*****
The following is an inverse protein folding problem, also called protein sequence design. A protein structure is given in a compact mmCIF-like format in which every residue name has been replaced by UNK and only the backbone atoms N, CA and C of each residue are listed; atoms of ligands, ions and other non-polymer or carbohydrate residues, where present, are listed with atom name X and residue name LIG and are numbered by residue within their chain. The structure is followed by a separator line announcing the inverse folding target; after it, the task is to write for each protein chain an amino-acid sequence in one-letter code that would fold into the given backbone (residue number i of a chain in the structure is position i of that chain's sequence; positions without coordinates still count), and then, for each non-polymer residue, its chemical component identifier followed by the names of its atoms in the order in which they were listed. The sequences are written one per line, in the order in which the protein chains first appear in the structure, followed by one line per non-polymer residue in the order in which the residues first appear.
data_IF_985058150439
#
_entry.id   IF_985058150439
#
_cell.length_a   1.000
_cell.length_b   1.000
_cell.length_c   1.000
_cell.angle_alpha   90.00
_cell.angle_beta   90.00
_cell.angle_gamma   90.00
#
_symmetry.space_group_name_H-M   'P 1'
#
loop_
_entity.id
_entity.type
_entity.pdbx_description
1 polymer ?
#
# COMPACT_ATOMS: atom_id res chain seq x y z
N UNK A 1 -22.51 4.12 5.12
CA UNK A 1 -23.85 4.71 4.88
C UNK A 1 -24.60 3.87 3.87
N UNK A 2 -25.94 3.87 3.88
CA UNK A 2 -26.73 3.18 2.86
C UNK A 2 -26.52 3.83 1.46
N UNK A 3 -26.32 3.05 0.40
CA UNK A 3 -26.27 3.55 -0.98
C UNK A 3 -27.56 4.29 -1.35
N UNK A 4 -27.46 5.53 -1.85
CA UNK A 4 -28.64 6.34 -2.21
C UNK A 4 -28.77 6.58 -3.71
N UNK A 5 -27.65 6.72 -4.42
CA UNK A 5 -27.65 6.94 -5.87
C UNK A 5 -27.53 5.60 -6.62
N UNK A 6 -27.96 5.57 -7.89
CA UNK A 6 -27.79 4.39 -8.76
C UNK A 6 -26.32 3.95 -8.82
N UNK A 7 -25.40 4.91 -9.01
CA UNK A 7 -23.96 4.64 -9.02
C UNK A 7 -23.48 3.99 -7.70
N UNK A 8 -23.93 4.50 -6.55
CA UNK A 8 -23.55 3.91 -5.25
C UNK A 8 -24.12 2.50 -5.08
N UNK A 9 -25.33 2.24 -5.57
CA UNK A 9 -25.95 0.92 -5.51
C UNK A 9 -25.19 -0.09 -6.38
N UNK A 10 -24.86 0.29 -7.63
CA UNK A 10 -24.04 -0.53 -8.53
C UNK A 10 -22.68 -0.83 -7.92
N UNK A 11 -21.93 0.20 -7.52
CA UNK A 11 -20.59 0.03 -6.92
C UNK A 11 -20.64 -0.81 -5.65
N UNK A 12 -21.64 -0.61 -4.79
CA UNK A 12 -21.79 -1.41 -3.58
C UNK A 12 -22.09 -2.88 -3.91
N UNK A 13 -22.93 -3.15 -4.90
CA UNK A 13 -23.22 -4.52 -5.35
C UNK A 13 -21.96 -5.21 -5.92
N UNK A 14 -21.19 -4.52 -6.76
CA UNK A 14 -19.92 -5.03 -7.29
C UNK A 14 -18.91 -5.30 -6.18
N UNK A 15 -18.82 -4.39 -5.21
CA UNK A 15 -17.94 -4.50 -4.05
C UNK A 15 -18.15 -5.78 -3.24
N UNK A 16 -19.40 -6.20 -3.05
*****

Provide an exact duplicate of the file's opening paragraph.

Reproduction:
The following is an inverse protein folding problem, also called protein sequence design. A protein structure is given in a compact mmCIF-like format in which every residue name has been replaced by UNK and only the backbone atoms N, CA and C of each residue are listed; atoms of ligands, ions and other non-polymer or carbohydrate residues, where present, are listed with atom name X and residue name LIG and are numbered by residue within their chain. The structure is followed by a separator line announcing the inverse folding target; after it, the task is to write for each protein chain an amino-acid sequence in one-letter code that would fold into the given backbone (residue number i of a chain in the structure is position i of that chain's sequence; positions without coordinates still count), and then, for each non-polymer residue, its chemical component identifier followed by the names of its atoms in the order in which they were listed. The sequences are written one per line, in the order in which the protein chains first appear in the structure, followed by one line per non-polymer residue in the order in which the residues first appear.